World Economy

World’s Top Gold Miners Locked in Standoff

Newmont Mining Corp. plans to purchase Barrick's 50% share out for sale.Newmont Mining Corp. plans to purchase Barrick's 50% share out for sale.

Deep in the heart of Australia’s dusty outback, the world’s biggest gold mining companies are locked in a standoff.

At the center of the impasse is a 50% stake in the country’s largest open-pit gold mine, known as the Kalgoorlie super pit. Barrick Gold Corp., the No. 1 bullion producer, wants to sell its 50% holding of the pit. Newmont Mining Corp., which stands at No. 2 and already owns half the mine—and operates it—wants to buy. That’s where the simplicity ends, Bloomberg reported.

Toronto-based Barrick has opened up a bidding process for its half of the mine, and President Kelvin Dushnisky expects the auction to be competitive.

“Initial indications are very positive,” Dushnisky said Monday in an interview from Colorado Springs during the Denver Gold Forum. “We think it’s going to be a strong process.”

Newmont Chief Executive Officer Gary Goldberg said the company will participate in Barrick’s sale process, but is only going to buy at the right price.

  Good Value

“We welcome their process as they go through, and we’d like to participate in it to see where it lands,” Goldberg said Monday during a separate interview also from the Denver Gold Forum. “But we would want to acquire it for good value.”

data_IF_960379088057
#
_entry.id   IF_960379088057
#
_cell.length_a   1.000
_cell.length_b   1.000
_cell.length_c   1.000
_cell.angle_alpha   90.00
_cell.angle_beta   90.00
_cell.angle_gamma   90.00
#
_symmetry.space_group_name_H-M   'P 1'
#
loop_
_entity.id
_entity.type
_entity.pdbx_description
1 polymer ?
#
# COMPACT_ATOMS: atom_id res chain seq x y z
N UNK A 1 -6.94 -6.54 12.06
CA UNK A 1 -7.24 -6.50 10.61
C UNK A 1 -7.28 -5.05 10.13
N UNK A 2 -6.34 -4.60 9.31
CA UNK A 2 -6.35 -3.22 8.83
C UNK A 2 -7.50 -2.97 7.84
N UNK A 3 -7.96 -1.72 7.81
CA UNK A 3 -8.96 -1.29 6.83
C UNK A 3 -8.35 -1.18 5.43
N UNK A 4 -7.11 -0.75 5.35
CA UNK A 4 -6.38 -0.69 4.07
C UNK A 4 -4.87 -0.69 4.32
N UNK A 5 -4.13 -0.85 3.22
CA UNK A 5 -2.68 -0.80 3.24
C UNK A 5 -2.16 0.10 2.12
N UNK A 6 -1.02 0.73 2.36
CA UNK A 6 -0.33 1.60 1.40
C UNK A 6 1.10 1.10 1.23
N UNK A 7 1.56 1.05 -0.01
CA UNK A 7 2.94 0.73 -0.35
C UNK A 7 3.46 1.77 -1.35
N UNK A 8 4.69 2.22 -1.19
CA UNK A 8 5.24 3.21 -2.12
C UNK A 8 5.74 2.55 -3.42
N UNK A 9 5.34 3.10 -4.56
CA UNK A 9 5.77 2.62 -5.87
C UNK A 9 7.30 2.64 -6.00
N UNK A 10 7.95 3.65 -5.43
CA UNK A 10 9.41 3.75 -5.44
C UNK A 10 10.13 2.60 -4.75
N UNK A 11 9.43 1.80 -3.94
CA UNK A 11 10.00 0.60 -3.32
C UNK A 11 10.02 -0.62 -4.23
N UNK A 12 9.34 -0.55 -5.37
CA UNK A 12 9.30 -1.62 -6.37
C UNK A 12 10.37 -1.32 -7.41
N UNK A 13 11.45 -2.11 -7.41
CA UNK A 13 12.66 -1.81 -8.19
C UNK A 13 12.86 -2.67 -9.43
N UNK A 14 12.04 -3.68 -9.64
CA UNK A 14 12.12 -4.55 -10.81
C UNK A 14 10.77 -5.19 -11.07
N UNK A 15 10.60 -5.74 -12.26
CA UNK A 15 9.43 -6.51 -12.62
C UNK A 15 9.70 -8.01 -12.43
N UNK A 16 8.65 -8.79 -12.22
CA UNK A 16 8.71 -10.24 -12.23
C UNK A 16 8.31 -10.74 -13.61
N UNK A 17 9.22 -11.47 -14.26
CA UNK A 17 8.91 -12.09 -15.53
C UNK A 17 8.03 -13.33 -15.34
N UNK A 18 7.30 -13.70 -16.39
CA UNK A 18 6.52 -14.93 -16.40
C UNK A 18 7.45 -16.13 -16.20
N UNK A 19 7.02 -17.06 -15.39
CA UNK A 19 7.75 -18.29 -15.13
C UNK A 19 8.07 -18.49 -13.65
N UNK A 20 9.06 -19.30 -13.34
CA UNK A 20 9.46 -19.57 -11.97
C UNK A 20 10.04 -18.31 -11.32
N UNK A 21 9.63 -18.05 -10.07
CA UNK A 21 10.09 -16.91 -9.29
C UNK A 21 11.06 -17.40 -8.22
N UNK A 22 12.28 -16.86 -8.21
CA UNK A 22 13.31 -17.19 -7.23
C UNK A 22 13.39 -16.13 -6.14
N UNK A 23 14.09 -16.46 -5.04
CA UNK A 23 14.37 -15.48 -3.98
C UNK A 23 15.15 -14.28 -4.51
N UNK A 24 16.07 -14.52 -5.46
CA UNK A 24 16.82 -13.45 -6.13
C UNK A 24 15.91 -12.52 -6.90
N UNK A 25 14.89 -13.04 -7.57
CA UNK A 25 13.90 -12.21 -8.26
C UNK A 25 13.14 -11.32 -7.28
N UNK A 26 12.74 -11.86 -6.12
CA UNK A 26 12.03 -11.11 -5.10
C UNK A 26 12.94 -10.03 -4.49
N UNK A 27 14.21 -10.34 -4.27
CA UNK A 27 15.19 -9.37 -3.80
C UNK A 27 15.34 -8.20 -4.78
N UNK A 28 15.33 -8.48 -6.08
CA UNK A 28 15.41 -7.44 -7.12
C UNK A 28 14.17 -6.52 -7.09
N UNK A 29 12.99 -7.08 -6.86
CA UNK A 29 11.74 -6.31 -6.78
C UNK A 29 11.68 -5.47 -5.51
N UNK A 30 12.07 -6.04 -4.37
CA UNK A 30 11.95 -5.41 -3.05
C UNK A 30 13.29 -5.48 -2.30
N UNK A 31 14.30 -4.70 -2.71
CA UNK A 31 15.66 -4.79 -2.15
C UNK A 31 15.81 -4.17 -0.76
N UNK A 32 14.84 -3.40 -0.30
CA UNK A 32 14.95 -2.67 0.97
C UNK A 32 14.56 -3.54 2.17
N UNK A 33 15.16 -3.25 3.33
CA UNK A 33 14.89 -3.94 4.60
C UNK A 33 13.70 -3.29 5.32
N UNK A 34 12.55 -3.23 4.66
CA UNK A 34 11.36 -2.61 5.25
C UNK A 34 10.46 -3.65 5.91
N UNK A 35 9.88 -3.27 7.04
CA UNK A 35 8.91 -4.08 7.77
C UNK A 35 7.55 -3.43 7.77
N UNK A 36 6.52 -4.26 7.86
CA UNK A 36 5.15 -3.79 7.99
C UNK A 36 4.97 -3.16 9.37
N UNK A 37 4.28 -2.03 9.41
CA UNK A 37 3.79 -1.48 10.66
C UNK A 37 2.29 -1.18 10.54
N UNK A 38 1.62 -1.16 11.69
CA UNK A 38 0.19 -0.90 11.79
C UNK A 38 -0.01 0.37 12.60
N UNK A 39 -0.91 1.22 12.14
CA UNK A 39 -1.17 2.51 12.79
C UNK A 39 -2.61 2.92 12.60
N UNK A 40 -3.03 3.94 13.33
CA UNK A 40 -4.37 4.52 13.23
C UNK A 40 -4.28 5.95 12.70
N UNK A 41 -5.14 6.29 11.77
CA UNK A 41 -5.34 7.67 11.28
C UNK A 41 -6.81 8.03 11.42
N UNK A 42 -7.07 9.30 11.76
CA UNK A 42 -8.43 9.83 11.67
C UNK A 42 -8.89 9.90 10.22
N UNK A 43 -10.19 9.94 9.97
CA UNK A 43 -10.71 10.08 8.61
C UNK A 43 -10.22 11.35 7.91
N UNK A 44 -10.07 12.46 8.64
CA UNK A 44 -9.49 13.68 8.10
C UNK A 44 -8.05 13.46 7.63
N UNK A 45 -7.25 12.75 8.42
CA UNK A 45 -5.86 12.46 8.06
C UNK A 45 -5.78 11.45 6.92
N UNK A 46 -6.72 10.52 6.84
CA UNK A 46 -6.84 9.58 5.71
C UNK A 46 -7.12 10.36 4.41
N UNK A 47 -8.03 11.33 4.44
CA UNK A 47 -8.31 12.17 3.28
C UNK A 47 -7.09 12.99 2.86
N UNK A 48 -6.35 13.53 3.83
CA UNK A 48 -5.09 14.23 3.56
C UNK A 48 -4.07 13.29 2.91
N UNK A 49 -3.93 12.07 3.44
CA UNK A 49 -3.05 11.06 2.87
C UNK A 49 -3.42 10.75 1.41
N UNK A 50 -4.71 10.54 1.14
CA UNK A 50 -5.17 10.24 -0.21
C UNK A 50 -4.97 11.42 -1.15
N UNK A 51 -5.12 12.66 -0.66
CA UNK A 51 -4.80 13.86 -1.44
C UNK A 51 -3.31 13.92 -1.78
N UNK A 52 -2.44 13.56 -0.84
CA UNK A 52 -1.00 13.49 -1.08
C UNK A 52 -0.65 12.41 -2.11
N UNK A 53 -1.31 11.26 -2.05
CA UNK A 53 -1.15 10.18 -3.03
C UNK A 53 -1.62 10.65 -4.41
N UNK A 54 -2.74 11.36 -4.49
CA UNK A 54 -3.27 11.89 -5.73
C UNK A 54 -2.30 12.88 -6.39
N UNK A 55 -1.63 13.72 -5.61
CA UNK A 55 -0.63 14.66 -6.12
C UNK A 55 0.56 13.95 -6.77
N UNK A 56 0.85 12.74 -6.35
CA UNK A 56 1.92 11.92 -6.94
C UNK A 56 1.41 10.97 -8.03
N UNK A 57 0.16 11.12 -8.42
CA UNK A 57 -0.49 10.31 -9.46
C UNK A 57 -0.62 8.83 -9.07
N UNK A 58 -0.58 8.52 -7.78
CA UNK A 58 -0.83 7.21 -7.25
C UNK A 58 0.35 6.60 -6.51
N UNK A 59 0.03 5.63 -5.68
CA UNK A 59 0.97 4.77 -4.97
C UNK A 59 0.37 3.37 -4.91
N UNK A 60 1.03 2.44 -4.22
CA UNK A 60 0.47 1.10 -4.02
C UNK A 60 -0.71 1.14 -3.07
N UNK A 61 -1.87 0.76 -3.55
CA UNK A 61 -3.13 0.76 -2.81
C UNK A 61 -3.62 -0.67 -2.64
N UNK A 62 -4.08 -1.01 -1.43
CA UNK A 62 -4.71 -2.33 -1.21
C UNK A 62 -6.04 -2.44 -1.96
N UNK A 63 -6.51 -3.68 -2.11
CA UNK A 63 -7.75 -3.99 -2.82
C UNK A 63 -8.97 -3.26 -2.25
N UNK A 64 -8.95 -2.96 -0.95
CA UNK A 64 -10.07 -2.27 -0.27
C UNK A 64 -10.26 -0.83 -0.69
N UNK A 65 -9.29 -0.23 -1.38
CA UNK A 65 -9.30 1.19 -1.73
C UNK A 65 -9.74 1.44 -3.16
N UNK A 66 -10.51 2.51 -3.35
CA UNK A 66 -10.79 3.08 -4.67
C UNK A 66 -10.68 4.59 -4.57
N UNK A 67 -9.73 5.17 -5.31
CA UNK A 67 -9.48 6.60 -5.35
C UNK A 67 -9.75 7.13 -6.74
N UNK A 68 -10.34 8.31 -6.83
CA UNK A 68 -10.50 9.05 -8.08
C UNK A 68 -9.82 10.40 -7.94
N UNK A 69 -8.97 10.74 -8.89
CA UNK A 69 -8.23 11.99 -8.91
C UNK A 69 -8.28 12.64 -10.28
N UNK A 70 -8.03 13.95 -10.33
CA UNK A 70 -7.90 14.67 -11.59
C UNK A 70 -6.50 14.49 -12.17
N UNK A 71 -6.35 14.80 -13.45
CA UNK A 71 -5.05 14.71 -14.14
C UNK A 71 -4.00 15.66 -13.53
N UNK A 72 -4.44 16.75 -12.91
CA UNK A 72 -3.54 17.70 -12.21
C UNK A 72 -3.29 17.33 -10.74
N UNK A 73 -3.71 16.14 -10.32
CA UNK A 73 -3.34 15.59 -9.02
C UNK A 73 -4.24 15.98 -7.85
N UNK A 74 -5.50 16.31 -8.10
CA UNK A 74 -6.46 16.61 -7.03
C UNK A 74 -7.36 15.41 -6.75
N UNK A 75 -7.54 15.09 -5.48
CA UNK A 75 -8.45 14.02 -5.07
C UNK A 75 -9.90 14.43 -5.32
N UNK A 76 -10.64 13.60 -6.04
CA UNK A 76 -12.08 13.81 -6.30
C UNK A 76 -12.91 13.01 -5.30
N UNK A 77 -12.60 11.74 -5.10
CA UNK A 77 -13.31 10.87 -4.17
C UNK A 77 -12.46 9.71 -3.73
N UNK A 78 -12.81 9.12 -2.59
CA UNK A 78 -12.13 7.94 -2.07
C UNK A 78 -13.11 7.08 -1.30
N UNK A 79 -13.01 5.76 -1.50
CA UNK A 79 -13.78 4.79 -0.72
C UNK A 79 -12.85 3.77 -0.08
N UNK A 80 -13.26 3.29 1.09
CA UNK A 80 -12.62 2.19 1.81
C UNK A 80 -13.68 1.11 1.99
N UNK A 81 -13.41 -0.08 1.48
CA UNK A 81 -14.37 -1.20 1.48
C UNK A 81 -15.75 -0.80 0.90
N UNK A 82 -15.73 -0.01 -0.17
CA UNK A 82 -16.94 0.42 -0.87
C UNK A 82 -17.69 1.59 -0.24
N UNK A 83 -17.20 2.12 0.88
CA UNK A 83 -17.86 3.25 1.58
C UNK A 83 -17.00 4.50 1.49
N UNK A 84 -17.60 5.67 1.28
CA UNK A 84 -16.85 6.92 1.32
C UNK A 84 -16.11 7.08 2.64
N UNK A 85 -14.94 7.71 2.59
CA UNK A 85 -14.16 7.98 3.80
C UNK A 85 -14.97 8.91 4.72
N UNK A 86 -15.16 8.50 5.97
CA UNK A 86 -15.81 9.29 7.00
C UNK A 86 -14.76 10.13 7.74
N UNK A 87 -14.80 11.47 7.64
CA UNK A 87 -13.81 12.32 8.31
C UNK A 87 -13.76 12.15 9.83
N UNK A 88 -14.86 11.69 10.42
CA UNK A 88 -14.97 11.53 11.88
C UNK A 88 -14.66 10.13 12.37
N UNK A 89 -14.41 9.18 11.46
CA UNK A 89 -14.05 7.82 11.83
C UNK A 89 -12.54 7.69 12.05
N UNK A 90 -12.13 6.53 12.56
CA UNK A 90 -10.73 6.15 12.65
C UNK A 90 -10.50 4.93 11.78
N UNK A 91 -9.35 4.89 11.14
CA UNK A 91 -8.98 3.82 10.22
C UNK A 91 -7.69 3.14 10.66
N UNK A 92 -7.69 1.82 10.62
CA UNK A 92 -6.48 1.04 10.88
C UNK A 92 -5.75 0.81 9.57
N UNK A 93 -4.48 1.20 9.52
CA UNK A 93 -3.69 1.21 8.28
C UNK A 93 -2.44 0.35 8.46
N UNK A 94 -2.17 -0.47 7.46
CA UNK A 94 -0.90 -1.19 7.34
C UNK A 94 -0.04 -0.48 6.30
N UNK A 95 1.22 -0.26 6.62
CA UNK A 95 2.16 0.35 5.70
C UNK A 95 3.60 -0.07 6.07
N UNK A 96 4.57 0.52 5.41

The showdown is a sign of the times in the gold world. This year’s 24% surge for bullion prices has been a welcome surprise for many producers, but it comes after three straight years of annual declines. Investors, wary of a return to the bear market, are demanding that companies maximize value in all potential deals.

The super pit negotiating dynamics may have shifted as the recovery in metal prices drives earnings growth and makes debt-fighting efforts easier.

Investors have rewarded Barrick for discipline. The company is emerging from a three-year push to cut costs and reduce debt, which peaked at $15.8 billion in 2013. Last year, it sold $3.2 billion worth of assets and Dushnisky made clear the company isn’t done with divestitures yet. The stock has more than doubled in Toronto this year.

Barrick is also taking a value-driven approach when it comes to asset sales and project funding. The company in July said it would start looking at ways to restart its stalled Pascua-Lama project on the Chile-Argentina border. Plans still remain in the “concept stage,” Dushnisky said Monday.

Part of the slow process for the Kalgoorlie sale may come from a broad range of estimates for what Barrick’s stake is worth. It was at last year’s Denver Gold Forum that Newmont’s Goldberg first expressed interest in buying Kalgoorlie. Analyst valuations range from $400 million to about $1.5 billion.

Goldberg declined to provide an estimate of the valuation, saying that has to be negotiated.